Over at BuzzFeed this morning, you’ll find a very heartwarming post: 40 Reasons Why 2011 Was the Best Year for Gays Ever, including such very cool items as:
- On February 1, the State Department began issuing passport applications that asks applicants for Mother or parent one andFather or parent two instead of for Father andMother - “in recognition of different types of families.” (I didn’t even know this was a thing!)
- On February 23, the Justice Department announced that it will no longer defend the constitutionality the Defense of Marriage Act in court.
- In May, for the first time, a Gallup poll found that most Americans support legalizing same sex marriage.
- On September 20, Don’t Ask Don’t Tell was officially repealed.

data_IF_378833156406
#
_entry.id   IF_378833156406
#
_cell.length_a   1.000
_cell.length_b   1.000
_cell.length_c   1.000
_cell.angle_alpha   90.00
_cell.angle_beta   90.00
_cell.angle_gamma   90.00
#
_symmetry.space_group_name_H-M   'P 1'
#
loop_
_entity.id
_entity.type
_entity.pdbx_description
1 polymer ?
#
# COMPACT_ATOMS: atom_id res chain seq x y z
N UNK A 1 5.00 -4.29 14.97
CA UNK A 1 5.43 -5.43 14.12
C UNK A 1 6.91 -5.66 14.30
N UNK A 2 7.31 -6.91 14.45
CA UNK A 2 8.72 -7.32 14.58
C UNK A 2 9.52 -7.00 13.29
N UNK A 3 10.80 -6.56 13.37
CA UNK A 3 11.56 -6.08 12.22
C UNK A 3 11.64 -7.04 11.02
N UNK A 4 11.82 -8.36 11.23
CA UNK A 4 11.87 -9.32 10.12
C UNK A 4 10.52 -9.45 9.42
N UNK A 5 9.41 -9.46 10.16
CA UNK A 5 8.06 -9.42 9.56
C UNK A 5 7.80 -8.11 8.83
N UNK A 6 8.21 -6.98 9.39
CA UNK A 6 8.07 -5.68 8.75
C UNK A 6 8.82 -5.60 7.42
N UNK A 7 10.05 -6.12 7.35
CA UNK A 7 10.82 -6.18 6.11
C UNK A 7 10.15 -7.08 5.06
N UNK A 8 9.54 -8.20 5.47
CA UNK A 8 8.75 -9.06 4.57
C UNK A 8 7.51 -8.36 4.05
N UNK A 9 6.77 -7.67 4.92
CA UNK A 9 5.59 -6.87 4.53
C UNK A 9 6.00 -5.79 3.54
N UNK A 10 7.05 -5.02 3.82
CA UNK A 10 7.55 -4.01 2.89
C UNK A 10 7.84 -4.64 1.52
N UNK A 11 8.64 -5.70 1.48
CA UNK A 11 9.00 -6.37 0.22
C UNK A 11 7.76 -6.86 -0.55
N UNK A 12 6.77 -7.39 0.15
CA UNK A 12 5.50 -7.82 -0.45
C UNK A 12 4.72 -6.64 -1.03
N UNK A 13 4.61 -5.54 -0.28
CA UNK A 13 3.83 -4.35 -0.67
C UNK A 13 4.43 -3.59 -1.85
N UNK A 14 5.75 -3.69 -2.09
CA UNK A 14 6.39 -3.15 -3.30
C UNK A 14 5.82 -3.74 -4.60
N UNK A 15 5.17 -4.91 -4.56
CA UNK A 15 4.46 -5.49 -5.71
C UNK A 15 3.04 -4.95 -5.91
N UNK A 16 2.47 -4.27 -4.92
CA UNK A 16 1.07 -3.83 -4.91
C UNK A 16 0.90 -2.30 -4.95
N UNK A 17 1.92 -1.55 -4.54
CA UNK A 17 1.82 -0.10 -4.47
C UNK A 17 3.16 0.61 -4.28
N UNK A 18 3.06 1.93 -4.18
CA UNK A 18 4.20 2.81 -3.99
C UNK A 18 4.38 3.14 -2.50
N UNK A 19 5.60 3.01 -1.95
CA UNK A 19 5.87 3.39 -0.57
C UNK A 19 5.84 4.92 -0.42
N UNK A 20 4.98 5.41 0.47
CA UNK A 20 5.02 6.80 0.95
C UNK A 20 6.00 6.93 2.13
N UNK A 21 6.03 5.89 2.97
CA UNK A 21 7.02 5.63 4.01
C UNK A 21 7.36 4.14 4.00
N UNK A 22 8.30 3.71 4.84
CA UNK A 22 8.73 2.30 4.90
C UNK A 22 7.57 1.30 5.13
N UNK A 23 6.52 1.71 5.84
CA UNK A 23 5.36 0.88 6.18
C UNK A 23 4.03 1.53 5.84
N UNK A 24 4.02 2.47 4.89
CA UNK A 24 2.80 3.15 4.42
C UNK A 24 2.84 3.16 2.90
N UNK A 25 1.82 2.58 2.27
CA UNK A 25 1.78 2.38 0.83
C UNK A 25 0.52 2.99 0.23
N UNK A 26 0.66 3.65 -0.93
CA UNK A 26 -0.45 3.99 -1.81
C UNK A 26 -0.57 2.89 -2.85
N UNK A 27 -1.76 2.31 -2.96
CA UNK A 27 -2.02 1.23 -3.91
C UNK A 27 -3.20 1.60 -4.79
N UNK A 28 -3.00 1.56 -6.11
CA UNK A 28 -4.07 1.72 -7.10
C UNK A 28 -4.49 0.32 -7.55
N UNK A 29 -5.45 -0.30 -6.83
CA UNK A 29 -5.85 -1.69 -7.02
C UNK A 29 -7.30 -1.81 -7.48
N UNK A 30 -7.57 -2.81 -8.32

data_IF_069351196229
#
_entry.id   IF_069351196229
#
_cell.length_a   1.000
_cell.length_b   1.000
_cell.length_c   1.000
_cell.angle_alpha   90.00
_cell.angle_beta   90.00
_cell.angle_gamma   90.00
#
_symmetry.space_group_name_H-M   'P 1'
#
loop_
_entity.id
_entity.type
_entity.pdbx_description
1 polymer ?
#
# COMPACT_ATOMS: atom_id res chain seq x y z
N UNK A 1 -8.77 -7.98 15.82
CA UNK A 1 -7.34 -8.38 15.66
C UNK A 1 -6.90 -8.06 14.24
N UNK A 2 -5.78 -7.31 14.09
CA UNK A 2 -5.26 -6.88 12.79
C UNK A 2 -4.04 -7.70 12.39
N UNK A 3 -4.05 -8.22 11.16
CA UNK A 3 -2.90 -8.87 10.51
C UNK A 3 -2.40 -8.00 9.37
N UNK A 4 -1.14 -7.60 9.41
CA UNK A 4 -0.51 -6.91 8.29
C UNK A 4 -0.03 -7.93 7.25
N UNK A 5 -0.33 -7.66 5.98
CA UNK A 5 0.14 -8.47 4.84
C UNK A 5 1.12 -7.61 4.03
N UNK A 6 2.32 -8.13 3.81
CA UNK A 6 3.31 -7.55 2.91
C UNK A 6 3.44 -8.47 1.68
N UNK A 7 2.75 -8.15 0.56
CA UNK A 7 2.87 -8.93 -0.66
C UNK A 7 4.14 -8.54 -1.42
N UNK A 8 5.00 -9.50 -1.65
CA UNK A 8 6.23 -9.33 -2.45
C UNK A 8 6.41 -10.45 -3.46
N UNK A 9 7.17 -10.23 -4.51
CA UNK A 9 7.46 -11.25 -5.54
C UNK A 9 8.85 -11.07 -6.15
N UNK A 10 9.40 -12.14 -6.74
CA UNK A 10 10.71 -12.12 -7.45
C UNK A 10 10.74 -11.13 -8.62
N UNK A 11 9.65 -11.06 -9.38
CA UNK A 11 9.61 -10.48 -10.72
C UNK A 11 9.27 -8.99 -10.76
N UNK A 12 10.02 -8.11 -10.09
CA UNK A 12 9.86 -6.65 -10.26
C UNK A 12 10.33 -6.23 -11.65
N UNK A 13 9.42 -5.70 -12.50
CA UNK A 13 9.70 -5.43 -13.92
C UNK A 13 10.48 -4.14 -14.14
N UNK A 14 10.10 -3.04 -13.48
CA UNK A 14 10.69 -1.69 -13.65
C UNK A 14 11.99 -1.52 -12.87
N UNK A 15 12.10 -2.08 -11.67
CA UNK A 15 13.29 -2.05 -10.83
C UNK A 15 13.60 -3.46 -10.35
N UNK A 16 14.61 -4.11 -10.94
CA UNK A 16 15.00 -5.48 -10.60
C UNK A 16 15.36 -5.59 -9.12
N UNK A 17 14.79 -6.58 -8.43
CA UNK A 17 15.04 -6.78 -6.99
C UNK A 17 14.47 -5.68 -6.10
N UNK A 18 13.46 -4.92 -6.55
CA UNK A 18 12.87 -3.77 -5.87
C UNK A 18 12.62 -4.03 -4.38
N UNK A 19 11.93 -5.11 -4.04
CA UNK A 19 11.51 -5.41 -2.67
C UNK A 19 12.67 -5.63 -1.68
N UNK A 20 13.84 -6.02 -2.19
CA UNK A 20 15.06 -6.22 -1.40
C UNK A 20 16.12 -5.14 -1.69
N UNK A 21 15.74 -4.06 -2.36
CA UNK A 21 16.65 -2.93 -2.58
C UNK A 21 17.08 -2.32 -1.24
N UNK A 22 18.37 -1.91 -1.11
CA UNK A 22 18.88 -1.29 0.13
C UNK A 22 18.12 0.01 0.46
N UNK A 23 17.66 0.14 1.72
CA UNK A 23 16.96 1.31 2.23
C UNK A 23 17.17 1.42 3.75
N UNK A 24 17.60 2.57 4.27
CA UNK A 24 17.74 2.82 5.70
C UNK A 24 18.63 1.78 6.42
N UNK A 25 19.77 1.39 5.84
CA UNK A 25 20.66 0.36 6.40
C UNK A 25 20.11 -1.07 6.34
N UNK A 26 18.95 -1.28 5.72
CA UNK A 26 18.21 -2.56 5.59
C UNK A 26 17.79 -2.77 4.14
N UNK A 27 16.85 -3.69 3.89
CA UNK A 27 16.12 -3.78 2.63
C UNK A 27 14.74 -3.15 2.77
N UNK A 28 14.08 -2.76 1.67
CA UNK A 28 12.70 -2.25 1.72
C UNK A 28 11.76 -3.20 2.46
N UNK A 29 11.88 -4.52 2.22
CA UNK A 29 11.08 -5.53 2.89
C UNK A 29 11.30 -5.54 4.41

- On December 6, the Obama Administration issued a memorandum directing US agencies abroad to use foreign aid to assist LGBT people facing human rights violations, and to protect LGBT refugees and asylum seekers. In a related speech to the UN in Geneva, Secretary of State Clinton declared that LGBT rights are universal human rights.
I often joke that the only reliable source for good news these days is the LGBTQ community, and it’s the ding-dang truth — but the deeper truth is that all of these advances also serve to show how far we’ve had to come, and still have to go, in recognizing the essential humanity of millions of our fellow Americans. Furthermore, it’s very important to note that while it was the best year ever for gays in the US and a few other places, it wasn’t particularly rosy elsewhere — such as those countries where a person can quite literally be put to death for being gay.
Yet these facts do not detract from the good news for our LGBTQ brothers and sisters, and I cannot help but think that as things improve in the west, they will also begin to improve elsewhere.
And this brings me to Vaclav Havel and Jack Layton.